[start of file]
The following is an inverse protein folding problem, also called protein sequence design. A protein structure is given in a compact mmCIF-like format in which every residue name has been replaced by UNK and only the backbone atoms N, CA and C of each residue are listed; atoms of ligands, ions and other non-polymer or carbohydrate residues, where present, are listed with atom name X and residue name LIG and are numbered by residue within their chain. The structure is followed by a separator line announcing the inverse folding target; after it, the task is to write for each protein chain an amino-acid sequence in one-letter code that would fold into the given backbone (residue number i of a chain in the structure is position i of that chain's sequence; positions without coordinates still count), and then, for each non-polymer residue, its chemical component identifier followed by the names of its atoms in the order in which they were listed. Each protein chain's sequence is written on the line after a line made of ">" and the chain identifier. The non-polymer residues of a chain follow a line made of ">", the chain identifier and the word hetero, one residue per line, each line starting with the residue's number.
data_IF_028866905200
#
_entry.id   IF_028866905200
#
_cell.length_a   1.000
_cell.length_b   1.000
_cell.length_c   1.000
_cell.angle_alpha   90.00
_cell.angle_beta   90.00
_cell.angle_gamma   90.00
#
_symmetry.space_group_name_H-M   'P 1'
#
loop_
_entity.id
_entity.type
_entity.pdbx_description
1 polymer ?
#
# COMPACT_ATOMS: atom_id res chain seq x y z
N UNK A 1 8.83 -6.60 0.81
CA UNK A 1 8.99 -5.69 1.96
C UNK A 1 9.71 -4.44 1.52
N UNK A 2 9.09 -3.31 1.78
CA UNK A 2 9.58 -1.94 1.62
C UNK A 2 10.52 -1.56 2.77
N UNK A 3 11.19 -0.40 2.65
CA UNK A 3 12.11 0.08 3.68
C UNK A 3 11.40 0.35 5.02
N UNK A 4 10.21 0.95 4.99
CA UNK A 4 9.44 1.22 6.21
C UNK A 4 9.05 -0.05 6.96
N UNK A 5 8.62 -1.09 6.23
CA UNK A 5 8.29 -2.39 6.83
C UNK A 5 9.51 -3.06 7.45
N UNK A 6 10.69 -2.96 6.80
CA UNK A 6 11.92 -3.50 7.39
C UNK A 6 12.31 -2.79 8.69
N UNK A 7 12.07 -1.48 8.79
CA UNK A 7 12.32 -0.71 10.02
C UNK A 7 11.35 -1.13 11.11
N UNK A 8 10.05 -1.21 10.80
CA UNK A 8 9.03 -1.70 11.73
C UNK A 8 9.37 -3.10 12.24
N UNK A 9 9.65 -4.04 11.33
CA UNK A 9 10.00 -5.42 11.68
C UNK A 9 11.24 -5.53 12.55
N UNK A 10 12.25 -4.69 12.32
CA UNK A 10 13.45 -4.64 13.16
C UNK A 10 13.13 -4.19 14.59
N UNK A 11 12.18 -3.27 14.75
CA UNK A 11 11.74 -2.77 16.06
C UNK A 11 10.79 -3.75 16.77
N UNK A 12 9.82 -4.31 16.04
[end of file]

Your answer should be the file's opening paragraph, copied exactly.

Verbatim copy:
The following is an inverse protein folding problem, also called protein sequence design. A protein structure is given in a compact mmCIF-like format in which every residue name has been replaced by UNK and only the backbone atoms N, CA and C of each residue are listed; atoms of ligands, ions and other non-polymer or carbohydrate residues, where present, are listed with atom name X and residue name LIG and are numbered by residue within their chain. The structure is followed by a separator line announcing the inverse folding target; after it, the task is to write for each protein chain an amino-acid sequence in one-letter code that would fold into the given backbone (residue number i of a chain in the structure is position i of that chain's sequence; positions without coordinates still count), and then, for each non-polymer residue, its chemical component identifier followed by the names of its atoms in the order in which they were listed. Each protein chain's sequence is written on the line after a line made of ">" and the chain identifier. The non-polymer residues of a chain follow a line made of ">", the chain identifier and the word hetero, one residue per line, each line starting with the residue's number.